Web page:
C/C++ what is "imake" ???

hi there ,

i have seen a book about "imake" with a SNAKE on the cover.
seems better than python.
what is that about ?



Staff member
Just another way to build source code automatically. Many of these types of tools try to make it easier to build your code on different systems. A lot of the time different systems use different compilers, linkers, etc. Prime example is Linux and FreeBSD for example. On Linux GCC is quite common, on FreeBSD it's LLVM. Both are C/C++ compilers but are different implementations. They have a lot in common but there are also some subtle differences. Project build tools like Meson or Ninja try to make it easier to compile large projects on different systems.
yeah , i just want to make "small" tool really good working.
It's heavy enough.


Staff member
LLVM/Clang is included with the base OS. So you don't need to install anything for it. Which version of LLVM is going to depend on the version of FreeBSD. FreeBSD 11.4 has 10.0.0, 12.2 has 10.0.1 and 13.0 has 11.0.1.
i don't use IDE. And not Building environment (meson etc).
never GNU.
just bare metal UNIX tools.
OK, if you think you want to learn how to do C / C++ programming, you will have to learn build systems. Build systems have little to do with GUIs. While some IDEs have their own build system, not all do.

What problem do build systems solve? At first, when you write code, everything is in a single source file. You compile it with a single line statement, for example "cc -Wall myprog.c -o myprog", which takes the source in myprog.c, turns it into the executable myprog, and checks for many errors. This works for a little while. Once your program is over ~100 lines long, editing it in a single source file becomes unwieldy. Once you start object-oriented programming, you will want separate header and implementation files for classes or modules. Soon you will have a dozen source files. Compiling a dozen files with a single line statement is insanely complicated, that command line will be hellish. Also, you don't want to compile and link everything, just because you changed one little thing in one file, So you break up the compile into many steps: For each .c or .C file, you create a .o file, which only need to change if that file itself or one of the things it includes changes. After creating all the object files, you quickly link them together.

All a build system is: A prescription that says: when this file changes, it will affect the following object or executable files. It then does the minimum number of steps required to update everything that is affected. Typically, you have different ways to run the build system, one for just compiling for syntax checking, one for creating an executable, one for installing, one for testing, and so on.

So what build systems exist? The oldest one I know of is actually traditional make, written at Bell Labs, early in the development of Unix. Make has been pretty much synonymous with early Unix. The problem with make is that the syntax of its configuration file (a.k.a. makefile) is really awful. The worst feature is that lines are marked by leading whitespace (so it matters how they are indented), and the difference between spaces and tabs is sigfificant! So you can't even see in an editor what you are doing wrong.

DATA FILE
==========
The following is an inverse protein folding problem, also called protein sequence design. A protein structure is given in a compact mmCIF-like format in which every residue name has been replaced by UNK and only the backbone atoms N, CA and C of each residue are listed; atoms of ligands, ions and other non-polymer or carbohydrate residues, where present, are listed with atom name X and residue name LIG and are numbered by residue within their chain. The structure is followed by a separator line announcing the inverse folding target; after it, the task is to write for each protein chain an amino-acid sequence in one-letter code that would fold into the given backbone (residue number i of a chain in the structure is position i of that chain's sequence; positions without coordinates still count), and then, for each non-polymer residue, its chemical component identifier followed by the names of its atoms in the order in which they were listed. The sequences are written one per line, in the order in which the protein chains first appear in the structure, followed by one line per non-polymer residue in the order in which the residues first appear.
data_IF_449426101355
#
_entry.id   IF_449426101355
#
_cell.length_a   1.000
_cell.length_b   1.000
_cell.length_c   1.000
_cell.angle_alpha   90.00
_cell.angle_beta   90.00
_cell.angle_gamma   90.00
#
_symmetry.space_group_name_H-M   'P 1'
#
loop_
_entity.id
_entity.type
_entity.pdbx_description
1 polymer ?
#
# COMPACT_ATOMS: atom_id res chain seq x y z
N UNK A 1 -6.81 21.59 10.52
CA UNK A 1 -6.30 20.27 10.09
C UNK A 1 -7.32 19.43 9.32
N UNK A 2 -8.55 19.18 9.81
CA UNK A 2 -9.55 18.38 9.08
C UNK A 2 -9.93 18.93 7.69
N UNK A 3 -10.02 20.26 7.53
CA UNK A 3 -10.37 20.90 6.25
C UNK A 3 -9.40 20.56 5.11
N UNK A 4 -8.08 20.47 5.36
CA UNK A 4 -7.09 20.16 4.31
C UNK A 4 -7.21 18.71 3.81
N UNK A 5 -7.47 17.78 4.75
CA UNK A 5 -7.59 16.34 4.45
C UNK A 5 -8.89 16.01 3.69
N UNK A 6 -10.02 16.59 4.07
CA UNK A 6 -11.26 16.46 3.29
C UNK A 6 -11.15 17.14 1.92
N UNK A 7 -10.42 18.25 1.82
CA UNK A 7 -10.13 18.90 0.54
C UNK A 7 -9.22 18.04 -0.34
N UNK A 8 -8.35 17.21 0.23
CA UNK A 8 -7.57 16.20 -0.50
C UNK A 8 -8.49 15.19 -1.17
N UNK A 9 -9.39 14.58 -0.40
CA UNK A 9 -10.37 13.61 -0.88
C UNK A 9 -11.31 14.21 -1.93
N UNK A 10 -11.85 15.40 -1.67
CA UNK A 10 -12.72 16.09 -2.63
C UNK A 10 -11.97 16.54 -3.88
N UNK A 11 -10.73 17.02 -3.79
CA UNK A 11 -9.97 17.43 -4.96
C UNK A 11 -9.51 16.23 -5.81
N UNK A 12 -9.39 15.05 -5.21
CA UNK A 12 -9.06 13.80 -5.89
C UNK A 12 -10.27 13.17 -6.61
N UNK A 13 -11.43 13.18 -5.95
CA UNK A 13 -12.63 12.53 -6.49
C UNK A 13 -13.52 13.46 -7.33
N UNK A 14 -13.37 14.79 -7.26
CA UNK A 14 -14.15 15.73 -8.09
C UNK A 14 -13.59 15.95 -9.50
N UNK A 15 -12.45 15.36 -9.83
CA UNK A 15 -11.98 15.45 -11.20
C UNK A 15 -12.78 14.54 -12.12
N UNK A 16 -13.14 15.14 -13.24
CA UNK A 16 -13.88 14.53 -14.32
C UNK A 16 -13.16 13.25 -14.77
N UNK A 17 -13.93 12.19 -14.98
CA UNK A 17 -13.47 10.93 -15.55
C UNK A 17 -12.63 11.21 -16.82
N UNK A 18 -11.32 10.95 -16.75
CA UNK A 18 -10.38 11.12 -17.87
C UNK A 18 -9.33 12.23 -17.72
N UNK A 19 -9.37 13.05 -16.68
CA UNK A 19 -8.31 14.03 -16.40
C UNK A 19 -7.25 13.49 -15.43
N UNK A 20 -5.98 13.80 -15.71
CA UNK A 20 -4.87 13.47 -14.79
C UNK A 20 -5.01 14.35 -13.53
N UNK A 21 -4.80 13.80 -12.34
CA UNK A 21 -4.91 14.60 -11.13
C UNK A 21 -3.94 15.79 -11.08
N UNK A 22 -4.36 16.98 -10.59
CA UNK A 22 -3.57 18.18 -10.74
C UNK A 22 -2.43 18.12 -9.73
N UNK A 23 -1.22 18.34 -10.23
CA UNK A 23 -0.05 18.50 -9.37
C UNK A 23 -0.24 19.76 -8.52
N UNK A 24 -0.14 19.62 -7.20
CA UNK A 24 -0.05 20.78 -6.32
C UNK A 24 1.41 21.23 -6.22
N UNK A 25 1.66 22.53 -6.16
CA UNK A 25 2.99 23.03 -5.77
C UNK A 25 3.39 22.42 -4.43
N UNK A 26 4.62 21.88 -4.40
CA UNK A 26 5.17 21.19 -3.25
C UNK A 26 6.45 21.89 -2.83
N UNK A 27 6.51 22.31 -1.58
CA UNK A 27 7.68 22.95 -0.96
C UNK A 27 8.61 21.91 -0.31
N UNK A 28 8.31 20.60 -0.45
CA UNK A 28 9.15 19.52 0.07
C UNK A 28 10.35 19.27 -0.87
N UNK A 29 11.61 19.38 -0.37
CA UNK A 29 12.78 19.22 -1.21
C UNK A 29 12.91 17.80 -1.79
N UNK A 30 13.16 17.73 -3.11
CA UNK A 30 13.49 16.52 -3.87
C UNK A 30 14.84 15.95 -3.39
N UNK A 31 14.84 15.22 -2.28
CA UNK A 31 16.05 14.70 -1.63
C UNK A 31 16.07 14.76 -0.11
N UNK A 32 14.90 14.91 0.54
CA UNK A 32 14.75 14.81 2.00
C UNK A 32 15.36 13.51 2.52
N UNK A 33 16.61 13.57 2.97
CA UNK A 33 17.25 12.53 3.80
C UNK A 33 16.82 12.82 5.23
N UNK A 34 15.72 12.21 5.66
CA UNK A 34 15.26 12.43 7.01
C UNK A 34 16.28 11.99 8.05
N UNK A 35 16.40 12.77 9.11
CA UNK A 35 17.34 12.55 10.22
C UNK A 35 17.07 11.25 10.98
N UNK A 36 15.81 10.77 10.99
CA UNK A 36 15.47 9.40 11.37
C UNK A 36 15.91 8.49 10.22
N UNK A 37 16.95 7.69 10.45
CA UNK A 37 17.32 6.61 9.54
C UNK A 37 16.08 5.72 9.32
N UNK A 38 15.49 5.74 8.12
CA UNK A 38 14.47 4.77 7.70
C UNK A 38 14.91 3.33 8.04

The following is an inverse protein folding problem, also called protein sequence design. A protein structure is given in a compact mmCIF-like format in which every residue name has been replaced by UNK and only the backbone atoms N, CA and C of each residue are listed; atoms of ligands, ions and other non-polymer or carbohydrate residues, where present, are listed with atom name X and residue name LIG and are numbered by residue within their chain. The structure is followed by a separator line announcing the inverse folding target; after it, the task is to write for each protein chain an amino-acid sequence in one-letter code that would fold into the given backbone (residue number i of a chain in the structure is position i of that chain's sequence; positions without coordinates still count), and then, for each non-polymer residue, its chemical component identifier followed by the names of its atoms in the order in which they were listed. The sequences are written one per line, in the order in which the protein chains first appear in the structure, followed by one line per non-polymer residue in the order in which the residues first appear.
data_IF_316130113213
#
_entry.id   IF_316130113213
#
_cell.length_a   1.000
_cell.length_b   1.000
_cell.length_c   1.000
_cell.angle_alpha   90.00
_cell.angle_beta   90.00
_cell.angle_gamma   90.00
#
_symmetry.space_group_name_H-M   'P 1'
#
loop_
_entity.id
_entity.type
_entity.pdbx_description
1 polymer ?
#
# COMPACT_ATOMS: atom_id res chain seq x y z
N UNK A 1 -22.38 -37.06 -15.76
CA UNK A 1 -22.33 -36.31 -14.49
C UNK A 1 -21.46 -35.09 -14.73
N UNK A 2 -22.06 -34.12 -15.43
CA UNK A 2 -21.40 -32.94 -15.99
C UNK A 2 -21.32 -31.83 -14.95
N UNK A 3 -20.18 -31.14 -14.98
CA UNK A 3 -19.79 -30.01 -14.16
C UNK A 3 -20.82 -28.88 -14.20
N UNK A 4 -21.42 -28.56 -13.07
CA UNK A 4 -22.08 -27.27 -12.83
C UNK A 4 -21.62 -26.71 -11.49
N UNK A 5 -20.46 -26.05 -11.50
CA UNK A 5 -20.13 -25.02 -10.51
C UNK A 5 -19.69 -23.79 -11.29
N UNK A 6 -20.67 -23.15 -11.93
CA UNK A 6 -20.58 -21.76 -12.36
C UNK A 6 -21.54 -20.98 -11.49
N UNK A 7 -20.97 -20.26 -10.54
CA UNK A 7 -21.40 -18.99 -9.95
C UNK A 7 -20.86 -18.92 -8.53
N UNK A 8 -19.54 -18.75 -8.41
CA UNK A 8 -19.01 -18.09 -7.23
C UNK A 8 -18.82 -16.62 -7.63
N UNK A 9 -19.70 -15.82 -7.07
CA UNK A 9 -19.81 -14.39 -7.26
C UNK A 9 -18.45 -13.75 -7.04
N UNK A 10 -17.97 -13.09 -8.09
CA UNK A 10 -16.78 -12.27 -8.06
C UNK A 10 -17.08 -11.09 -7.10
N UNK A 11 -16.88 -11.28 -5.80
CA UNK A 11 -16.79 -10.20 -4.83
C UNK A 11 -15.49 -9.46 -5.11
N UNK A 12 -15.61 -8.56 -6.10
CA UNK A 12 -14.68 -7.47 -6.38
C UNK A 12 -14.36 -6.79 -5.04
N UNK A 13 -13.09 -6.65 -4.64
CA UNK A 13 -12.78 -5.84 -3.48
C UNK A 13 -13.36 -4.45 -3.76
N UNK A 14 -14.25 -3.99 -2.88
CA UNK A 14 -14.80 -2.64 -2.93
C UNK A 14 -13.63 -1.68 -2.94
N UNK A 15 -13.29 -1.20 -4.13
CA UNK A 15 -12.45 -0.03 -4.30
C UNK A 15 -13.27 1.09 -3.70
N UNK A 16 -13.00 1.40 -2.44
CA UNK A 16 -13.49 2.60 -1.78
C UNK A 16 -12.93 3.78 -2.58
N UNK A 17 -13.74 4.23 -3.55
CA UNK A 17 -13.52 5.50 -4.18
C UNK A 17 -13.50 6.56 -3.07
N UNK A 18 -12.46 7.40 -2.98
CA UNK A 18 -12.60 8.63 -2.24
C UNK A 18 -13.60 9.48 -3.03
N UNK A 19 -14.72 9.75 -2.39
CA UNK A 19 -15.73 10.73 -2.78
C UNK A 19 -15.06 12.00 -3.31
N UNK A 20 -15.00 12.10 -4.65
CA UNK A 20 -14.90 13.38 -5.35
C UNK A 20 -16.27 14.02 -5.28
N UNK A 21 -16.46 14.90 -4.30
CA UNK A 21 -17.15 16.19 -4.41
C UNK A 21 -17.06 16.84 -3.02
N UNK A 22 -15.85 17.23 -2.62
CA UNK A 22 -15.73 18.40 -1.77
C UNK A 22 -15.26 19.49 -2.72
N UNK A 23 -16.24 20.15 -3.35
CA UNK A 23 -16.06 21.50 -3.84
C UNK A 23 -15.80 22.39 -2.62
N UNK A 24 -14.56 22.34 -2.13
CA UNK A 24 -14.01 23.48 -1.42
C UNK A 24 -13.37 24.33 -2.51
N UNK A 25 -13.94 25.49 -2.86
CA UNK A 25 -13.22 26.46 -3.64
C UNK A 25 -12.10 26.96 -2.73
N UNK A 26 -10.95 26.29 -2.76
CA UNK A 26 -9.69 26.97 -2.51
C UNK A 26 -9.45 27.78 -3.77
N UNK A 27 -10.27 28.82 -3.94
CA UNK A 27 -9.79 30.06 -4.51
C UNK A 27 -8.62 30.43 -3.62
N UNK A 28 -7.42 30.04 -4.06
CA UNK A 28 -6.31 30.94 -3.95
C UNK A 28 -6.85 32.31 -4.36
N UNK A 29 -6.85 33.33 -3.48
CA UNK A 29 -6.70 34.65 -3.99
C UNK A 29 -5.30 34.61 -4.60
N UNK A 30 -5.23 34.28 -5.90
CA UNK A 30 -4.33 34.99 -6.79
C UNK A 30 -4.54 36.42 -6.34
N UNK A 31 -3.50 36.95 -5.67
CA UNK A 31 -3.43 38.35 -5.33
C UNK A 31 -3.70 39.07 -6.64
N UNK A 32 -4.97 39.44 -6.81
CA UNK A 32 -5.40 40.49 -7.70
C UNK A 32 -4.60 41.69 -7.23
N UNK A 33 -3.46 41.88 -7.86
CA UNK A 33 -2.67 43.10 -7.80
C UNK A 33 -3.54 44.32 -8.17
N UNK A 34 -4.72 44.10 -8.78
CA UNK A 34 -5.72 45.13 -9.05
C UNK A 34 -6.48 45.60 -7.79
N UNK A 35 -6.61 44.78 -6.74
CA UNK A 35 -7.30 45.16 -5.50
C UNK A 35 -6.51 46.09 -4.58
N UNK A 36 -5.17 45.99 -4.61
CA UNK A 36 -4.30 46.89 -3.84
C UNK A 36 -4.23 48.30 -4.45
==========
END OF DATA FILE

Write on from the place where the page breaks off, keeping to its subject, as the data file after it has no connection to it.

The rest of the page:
Also: To write a makefile, you have to write down exactly what things are affected by each change, that's called the dependencies. Figuring the dependencies by hand is so hard, there is a lot of automation tools for it. But even with auto-generated dependencies, writing makefiles is still no fun at all.

So, if you want to learn traditional Unix style C/C++ programming, learn make and learn makefiles. Even if it is painful.

There have been many attempts to improve on that. Imake was mostly a system in which you wrote more abstract Imakefile, then run a program (I think it was called xmkmf, perhaps because of the silly Unix tradition of never having vowels), which generated a makefile, which you then execute. Most of the time, Imake is even more painful. While many other build systems have been proposed, I haven't seen any take over. Recently, I've started using Bazel, which seems a bit less painful to configure after you have learned the basic, but these are very personal choices.
Imake was made to build Xerox Windows (X Windows, now Xorg).

Imake uses a series of ".tmpl" files to "make Makefile"s. They are macros (via cpp macro). All compiling is a macro somehow we say.

Whenever you build an app based on X, and X changes, all apps in the X "build tree" get rebuilt. These templates provide build variables so every app in the tree rebulds when X does.

Now X org no longer does that: they are PC. In UBUNTU, the .pc are referenced not the Imake.tmpl And it's assumed that apps aren't in the build tree. (they assume Xorg is installed and not building). For Imake they used "import directories" to do the same.

NOTE: this new port (not yet in freeBSD) has imake (for Motif) working on freeBSD (for out-of-X-build-tree build of motif). It requires the xc/config/cf (here, motif/config/cf) and Imake to be fixed for CLANG CPP BUG. (cpp robs spaces and tabs which damage Makefiles and prevents compiling. the project below solves that. you can't use old imake on freeBSD without a fix. they had used @@\ to get around cpp variances but that too failed in time)